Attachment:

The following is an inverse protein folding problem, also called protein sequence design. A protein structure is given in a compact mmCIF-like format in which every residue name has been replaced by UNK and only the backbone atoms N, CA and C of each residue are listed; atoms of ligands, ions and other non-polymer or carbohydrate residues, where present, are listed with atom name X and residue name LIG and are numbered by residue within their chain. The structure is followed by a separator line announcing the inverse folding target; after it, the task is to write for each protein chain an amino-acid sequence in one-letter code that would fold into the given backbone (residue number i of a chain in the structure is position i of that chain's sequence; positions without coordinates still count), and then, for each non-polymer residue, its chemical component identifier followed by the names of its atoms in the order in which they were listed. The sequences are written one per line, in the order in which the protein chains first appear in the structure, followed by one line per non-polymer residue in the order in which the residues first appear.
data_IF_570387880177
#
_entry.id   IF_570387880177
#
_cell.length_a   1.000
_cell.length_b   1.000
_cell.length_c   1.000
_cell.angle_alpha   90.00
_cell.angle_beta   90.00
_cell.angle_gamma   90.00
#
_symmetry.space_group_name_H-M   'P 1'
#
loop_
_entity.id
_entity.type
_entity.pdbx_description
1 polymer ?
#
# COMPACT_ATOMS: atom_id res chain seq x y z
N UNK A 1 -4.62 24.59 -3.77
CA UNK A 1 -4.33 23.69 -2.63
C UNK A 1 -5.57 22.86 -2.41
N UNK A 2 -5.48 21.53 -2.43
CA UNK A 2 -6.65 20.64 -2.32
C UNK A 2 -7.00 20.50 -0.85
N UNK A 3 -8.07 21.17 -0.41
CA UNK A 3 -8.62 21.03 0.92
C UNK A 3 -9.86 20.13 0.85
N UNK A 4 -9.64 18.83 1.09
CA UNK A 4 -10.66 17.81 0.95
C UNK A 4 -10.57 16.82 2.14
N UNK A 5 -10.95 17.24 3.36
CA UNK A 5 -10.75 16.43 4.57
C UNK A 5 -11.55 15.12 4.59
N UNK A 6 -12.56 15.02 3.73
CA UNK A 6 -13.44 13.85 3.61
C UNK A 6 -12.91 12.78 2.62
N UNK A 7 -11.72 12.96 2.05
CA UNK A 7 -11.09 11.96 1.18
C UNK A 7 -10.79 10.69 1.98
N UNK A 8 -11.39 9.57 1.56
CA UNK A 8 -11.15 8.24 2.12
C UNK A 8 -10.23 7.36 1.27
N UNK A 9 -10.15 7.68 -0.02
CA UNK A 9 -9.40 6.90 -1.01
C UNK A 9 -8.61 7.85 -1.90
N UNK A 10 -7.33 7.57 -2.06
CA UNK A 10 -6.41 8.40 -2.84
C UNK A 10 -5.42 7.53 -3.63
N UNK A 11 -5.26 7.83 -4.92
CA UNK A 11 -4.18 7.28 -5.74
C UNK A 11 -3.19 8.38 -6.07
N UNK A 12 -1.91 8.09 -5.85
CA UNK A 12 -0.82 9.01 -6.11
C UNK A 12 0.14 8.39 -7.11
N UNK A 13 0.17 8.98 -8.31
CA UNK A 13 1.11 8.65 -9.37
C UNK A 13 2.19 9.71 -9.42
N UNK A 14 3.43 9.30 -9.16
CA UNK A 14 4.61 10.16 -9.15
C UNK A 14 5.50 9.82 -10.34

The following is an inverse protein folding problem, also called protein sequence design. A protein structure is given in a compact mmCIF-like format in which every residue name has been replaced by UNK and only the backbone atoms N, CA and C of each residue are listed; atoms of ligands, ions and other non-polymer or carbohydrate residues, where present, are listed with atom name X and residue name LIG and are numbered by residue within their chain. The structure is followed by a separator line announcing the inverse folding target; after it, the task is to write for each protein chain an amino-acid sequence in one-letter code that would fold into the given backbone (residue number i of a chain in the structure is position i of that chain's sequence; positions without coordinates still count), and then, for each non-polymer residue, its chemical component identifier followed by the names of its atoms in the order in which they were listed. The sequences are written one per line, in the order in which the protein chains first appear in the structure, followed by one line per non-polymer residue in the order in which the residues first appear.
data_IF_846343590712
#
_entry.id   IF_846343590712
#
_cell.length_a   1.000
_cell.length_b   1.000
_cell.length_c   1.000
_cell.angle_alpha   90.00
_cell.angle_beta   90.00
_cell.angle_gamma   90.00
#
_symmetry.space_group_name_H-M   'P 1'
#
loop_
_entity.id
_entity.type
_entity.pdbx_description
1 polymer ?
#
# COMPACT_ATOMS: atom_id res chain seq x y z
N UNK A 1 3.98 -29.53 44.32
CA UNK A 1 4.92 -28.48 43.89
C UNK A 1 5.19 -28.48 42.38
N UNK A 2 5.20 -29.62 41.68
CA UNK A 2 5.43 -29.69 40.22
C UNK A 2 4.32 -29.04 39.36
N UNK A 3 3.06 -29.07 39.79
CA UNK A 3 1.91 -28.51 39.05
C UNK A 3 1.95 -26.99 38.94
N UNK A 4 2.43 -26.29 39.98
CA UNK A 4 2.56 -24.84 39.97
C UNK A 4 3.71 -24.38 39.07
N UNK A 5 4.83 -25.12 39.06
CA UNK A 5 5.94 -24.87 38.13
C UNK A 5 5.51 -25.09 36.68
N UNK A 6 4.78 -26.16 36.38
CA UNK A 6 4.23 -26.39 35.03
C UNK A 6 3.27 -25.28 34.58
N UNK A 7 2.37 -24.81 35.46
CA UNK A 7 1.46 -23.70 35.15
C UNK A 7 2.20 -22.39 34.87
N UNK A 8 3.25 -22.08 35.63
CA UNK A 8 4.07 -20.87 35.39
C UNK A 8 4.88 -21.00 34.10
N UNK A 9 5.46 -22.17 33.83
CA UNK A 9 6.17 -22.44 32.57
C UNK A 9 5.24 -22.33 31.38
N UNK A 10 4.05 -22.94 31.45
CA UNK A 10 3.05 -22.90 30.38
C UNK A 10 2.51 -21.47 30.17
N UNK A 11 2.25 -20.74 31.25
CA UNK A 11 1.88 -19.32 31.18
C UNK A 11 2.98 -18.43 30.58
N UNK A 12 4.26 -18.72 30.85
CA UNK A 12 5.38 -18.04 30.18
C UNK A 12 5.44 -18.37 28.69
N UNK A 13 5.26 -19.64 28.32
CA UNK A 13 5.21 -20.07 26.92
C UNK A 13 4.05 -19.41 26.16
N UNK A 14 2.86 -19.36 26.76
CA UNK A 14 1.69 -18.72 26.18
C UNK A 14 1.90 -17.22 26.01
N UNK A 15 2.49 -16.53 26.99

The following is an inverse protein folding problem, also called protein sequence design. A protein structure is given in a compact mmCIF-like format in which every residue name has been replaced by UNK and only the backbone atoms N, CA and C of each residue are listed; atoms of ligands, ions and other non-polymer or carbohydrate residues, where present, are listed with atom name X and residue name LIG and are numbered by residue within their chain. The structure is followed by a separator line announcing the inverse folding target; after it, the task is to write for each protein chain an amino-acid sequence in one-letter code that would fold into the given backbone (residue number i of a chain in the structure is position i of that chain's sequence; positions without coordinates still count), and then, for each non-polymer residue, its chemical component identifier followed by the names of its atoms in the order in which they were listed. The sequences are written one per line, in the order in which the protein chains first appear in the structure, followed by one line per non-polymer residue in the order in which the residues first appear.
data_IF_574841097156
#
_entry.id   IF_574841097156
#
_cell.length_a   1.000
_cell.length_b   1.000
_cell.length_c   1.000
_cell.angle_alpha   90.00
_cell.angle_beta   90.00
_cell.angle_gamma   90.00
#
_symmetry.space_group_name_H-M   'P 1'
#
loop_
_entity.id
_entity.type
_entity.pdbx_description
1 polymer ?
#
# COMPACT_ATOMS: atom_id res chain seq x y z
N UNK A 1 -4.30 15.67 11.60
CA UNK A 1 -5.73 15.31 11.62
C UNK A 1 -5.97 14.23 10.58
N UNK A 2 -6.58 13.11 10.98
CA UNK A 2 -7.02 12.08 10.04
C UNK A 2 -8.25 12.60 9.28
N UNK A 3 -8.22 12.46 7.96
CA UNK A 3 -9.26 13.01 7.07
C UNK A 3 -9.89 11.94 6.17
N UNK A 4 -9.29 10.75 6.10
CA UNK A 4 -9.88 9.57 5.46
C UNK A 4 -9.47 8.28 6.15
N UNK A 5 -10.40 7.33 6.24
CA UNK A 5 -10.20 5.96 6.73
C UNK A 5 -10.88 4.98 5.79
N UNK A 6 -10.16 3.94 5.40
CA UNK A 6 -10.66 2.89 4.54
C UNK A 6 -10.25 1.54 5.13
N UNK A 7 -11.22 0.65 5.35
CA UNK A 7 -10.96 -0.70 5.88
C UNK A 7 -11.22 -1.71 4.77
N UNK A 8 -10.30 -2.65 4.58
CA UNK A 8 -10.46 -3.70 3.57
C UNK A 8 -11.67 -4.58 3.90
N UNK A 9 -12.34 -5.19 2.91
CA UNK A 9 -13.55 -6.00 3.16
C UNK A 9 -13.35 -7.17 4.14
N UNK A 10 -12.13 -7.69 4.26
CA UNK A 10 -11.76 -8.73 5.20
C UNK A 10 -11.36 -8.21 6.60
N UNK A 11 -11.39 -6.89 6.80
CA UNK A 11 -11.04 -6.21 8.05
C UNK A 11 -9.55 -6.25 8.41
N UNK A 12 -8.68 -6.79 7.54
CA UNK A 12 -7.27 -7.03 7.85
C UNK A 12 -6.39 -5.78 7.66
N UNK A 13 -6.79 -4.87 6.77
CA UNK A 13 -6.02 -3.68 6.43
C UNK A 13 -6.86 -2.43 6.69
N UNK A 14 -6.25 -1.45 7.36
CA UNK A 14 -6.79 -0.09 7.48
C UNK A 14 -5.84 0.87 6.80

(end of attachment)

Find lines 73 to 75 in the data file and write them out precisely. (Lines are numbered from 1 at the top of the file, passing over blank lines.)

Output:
_cell.angle_beta   90.00
_cell.angle_gamma   90.00
#